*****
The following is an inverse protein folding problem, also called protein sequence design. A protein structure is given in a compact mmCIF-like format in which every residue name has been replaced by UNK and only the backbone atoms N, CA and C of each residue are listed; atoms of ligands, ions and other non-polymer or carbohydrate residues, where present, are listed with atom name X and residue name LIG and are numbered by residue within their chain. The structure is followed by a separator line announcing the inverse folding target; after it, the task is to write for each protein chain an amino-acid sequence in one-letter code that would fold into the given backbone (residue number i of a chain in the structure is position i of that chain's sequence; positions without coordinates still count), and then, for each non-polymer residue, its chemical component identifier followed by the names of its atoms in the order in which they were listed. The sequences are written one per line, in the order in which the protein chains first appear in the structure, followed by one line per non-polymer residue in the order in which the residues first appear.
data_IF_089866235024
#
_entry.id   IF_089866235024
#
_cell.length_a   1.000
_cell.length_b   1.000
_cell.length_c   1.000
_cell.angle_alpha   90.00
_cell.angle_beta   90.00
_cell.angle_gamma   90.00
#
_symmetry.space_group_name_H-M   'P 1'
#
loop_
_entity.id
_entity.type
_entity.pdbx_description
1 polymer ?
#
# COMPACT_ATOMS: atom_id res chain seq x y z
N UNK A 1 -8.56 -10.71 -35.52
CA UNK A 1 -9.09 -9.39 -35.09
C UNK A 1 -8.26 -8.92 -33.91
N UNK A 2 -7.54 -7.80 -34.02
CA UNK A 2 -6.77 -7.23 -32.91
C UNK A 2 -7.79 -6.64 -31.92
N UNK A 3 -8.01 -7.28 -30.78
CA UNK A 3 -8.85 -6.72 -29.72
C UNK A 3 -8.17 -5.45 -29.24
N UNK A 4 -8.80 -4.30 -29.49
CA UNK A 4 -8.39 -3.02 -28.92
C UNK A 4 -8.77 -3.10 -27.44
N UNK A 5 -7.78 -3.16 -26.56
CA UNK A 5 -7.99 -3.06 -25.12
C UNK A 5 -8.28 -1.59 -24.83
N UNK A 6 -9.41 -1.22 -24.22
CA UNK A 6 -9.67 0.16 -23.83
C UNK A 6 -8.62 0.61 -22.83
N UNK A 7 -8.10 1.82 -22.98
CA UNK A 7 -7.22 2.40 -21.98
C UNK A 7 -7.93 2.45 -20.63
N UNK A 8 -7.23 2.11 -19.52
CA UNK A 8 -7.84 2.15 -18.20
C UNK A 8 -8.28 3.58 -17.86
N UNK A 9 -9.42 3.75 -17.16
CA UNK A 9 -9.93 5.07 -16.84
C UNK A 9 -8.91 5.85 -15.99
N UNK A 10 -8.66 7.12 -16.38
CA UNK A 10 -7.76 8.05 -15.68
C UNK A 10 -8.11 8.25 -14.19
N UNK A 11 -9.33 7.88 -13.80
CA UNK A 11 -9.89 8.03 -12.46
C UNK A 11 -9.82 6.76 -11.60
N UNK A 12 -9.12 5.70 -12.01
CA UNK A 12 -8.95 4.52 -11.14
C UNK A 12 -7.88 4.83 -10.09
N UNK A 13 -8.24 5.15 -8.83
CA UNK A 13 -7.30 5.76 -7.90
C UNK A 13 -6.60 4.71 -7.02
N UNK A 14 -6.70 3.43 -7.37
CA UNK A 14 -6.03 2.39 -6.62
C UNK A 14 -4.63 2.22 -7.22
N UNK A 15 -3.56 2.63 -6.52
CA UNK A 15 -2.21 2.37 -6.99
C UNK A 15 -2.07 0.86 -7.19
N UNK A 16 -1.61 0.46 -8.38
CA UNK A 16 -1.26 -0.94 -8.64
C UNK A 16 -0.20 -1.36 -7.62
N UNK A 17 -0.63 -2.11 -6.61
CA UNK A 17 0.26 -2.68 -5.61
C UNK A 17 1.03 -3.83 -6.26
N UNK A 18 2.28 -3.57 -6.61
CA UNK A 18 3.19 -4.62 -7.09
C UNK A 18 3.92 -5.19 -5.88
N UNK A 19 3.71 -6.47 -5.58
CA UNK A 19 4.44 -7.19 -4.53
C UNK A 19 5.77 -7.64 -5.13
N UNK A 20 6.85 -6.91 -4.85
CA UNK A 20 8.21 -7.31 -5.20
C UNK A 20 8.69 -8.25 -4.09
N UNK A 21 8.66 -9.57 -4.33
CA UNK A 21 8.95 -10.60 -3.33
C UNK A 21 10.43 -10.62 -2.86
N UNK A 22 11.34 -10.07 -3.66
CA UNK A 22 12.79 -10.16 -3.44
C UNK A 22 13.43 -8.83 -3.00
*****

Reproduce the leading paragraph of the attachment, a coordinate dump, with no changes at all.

The following is an inverse protein folding problem, also called protein sequence design. A protein structure is given in a compact mmCIF-like format in which every residue name has been replaced by UNK and only the backbone atoms N, CA and C of each residue are listed; atoms of ligands, ions and other non-polymer or carbohydrate residues, where present, are listed with atom name X and residue name LIG and are numbered by residue within their chain. The structure is followed by a separator line announcing the inverse folding target; after it, the task is to write for each protein chain an amino-acid sequence in one-letter code that would fold into the given backbone (residue number i of a chain in the structure is position i of that chain's sequence; positions without coordinates still count), and then, for each non-polymer residue, its chemical component identifier followed by the names of its atoms in the order in which they were listed. The sequences are written one per line, in the order in which the protein chains first appear in the structure, followed by one line per non-polymer residue in the order in which the residues first appear.